Bond election set for Sept. 11

OPN Architects has released this site plan for a proposed new grade 5-8 building (in red) on the high school site. Not shown to the south of this rendering is the Monticello Athletic Complex (baseball diamonds), which would not be affected. There would, however, need to be a new location for the current softball fields. (Drawing submitted)
Plan calls for grade 5-8 building on high school site
Pete Temple
Express Associate Editor

     It is official: There will be a bond issue election in Monticello on Tuesday, Sept. 11.

     Voters will be asked whether to approve the use of general obligation bonds, not to exceed $15 million, to build a grade 5-8 addition at the Monticello High School site.

     The Monticello School Board voted unanimously to approve election during a special meeting/work session Wednesday, May 9.

     If approved, citizens will see a tax increase based on the net taxable value of a property, after government rollback and homestead credit. A home with an assessed value of $100,000 would have a net taxable value of $50,771, which would result in an annual tax change of $139.62, or $11.63 per month.

     For agricultural land, based on the Jones County average assessed value of $2,059 per acre, the taxable value would be $1,121 per year, equating to $3.08 per acre per year or 26 cents per month.

     The School Facilities Committee, which has been meeting since July 2017, submitted a petition to the board at the meeting, demonstrating that 276 signatures had been obtained, far more than the required 102 (25 percent of those voting at the last election of school officials).

     Jeff Hinrichs of the Facilities Committee was on hand to praise both the board and the committee for their work in getting this to an election.

     Hinrichs compared the situation with the bond election from 2015, when voters were asked to approve a $22 million bond issue, and voted it down, 71.9 percent to 28.1 percent.

     Hinrichs said he received literature from three years ago, including a copy of the Monticello Express.

     “It had a ‘vote no’ ad and a ‘vote yes’ ad,” Hinrichs said. “And the vote no ad said, ‘What we really need to be successful, is a scaled-back version that’s economical and feasible.’

     “And I think we just did that. We saw every option. We recommend this moves forward, and I can’t wait.”

     OPN Architects was on hand to offer renderings of the grade 5-8 building that will attach to the high school if the bond issue is approved. The rendering showed the building directly south of the high school.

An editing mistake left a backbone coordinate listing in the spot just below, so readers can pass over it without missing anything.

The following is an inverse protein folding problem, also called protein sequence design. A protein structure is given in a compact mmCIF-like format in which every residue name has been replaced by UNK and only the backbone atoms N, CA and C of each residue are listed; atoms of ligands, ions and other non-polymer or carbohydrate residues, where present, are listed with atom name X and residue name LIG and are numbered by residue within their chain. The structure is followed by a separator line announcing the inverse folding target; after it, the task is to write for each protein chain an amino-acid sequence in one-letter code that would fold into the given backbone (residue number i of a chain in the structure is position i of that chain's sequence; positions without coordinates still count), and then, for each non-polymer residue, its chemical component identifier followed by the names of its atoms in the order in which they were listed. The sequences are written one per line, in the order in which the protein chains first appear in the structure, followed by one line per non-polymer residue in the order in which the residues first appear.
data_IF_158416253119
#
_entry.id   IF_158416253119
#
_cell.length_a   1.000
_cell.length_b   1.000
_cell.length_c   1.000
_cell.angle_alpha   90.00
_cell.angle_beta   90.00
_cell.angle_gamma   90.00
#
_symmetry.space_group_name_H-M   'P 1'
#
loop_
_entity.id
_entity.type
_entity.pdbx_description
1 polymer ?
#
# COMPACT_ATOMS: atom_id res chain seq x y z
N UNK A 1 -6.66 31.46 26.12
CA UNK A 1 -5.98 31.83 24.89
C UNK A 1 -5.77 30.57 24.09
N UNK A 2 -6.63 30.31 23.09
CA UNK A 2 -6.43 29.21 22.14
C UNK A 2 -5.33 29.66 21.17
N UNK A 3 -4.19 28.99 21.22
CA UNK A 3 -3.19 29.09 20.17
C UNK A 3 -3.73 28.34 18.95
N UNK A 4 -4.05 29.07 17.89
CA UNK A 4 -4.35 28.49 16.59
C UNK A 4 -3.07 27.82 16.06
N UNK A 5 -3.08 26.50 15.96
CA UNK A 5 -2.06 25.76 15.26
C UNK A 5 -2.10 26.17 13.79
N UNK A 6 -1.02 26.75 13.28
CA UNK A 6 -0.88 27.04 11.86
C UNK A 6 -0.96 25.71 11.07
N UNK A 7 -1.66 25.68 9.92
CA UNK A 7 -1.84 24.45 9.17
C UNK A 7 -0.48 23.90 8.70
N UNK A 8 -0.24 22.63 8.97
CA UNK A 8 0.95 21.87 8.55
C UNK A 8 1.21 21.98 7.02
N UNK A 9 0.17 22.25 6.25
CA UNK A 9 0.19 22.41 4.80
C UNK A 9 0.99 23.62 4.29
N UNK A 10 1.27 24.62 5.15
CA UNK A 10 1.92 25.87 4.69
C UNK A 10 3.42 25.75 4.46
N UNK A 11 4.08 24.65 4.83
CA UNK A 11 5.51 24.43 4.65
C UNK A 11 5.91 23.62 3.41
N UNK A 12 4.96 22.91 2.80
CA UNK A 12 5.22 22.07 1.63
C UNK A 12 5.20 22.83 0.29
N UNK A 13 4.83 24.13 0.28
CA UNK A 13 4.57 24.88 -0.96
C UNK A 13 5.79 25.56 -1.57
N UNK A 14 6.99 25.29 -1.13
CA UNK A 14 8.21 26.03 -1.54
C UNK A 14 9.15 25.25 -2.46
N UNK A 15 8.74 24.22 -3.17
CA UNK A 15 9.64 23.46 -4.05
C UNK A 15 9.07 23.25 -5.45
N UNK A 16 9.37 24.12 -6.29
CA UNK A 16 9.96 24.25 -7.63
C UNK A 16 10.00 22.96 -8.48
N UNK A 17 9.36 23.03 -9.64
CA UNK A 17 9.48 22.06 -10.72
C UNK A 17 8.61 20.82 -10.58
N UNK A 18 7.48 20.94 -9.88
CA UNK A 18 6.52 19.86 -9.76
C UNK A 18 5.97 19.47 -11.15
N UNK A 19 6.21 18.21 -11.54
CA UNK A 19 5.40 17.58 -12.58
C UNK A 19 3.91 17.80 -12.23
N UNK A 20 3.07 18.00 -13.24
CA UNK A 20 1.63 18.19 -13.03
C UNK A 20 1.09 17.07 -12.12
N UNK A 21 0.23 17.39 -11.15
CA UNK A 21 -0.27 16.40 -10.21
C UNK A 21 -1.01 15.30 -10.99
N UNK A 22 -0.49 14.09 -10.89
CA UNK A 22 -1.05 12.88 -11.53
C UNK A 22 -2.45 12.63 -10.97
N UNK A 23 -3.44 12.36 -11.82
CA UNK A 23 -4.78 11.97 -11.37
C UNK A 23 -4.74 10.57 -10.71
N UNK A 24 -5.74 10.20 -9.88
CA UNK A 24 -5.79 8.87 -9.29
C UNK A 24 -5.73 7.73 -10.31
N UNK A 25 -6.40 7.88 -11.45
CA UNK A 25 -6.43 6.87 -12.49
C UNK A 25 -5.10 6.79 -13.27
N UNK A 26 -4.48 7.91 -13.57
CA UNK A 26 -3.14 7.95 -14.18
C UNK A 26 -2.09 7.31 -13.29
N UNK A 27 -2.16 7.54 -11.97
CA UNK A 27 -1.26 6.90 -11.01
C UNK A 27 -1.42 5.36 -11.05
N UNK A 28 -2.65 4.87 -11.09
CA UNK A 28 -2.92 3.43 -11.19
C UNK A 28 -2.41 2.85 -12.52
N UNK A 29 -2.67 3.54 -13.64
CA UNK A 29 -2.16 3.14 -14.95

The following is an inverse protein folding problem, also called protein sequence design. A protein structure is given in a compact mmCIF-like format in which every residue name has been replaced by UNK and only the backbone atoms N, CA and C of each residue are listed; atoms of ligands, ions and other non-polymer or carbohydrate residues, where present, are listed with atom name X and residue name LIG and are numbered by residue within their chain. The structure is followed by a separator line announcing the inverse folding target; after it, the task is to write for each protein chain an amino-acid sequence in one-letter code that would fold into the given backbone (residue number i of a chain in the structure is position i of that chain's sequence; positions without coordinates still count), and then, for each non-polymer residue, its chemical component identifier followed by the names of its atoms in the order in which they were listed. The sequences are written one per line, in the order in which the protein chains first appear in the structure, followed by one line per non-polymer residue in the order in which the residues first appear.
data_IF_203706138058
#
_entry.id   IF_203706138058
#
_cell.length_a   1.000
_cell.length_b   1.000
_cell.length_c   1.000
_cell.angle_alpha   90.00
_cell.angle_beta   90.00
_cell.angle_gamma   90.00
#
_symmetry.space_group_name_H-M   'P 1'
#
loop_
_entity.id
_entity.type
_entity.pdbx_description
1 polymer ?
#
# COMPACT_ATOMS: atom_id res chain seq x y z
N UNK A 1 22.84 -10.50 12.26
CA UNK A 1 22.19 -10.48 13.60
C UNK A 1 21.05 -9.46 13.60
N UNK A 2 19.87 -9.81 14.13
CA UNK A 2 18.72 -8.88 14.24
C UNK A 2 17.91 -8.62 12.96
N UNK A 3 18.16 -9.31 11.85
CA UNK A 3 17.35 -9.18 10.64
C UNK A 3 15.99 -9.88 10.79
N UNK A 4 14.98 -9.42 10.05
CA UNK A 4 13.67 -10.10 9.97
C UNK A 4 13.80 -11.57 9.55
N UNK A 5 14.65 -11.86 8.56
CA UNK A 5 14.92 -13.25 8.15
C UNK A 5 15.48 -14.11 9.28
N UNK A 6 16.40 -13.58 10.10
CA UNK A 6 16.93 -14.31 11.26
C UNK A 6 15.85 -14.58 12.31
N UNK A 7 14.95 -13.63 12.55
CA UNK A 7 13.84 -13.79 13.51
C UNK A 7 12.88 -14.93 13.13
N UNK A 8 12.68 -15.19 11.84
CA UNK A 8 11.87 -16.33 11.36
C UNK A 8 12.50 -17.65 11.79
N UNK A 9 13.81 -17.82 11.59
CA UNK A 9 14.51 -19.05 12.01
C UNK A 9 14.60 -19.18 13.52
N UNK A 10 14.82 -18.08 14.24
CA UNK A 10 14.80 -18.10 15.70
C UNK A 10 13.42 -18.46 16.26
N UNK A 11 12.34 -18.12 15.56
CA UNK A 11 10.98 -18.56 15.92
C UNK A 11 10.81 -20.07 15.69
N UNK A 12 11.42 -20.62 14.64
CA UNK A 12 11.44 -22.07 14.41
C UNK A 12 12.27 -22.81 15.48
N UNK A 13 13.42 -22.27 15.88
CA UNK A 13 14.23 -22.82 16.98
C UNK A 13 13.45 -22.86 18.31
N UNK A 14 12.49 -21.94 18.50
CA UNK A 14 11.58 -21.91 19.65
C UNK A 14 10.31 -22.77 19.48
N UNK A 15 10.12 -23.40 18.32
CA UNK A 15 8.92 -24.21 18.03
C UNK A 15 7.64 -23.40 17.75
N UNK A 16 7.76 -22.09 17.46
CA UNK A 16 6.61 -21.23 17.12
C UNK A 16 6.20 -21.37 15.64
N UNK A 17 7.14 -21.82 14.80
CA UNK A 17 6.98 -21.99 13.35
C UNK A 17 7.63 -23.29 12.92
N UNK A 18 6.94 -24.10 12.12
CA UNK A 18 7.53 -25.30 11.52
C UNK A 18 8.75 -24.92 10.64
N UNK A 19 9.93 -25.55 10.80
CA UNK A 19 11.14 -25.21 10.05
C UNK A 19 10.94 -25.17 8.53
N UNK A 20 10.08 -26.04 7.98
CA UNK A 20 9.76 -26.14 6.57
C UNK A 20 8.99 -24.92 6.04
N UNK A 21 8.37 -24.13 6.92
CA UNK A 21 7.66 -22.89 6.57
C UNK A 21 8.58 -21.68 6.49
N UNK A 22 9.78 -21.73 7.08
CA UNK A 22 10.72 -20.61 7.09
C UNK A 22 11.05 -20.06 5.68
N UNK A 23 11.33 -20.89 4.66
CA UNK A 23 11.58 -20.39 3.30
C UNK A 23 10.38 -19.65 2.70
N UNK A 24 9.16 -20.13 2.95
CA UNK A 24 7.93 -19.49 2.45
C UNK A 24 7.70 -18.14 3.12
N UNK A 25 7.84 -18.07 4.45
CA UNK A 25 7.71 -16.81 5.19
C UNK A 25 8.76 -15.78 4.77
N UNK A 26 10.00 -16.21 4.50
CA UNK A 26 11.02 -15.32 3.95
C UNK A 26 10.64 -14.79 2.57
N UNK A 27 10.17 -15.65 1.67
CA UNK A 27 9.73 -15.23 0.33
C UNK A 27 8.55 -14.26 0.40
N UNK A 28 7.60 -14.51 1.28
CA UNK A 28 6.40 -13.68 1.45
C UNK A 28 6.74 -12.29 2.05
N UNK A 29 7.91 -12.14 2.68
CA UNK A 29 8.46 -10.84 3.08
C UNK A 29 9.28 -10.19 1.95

The rendering originally left the high school softball fields intact, but a new rendering released Monday showed it without the softball fields, which would be located elsewhere.

In other board business

     • The board approved the appointment of Alec Garringer as high school band director. Garringer, a West Des Moines High School and Iowa State University graduate, replaces Michael Kowbel, who resigned to accept a band position in Iowa City.

     • The board approved the resignations of Jessica Hillers as high school English teacher, Darren Reade as high school English teacher and varsity girls track coach, and Mallory McDermott as high school special education child specific associate.

     • The board heard a report from Jaeger and Monticello City Administrator Doug Herman about a proposed 28E agreement between the Monticello Youth Baseball and Softball Association (MYBSA), the city and the school district.

     The agreement would simply make responsibilities of the MYBSA and city official, and be more than just a “handshake agreement.”

     • The board heard a report from Jaeger of “do’s and don’ts” regarding a school election.

     Jaeger said board members should not promote an issue either way, and that they should remember they are still board members when people ask them about the bond issue.

     “What you say should revolve around facts,” Jaeger said.

     School district staff members are permitted to be advocates either for or against an issue, but must be “off the clock” in order to do so.

     • The board heard a report from eighth-grade students Trista DeShaw, Faith Hansen and Mary Schmit about their recent field trip to Rockwell-Collins. Each of them demonstrated an experiment they learned.

     Students Josephine Von Ahsen and Natalia Williams also went on the trip, but were unable to attend the meeting.



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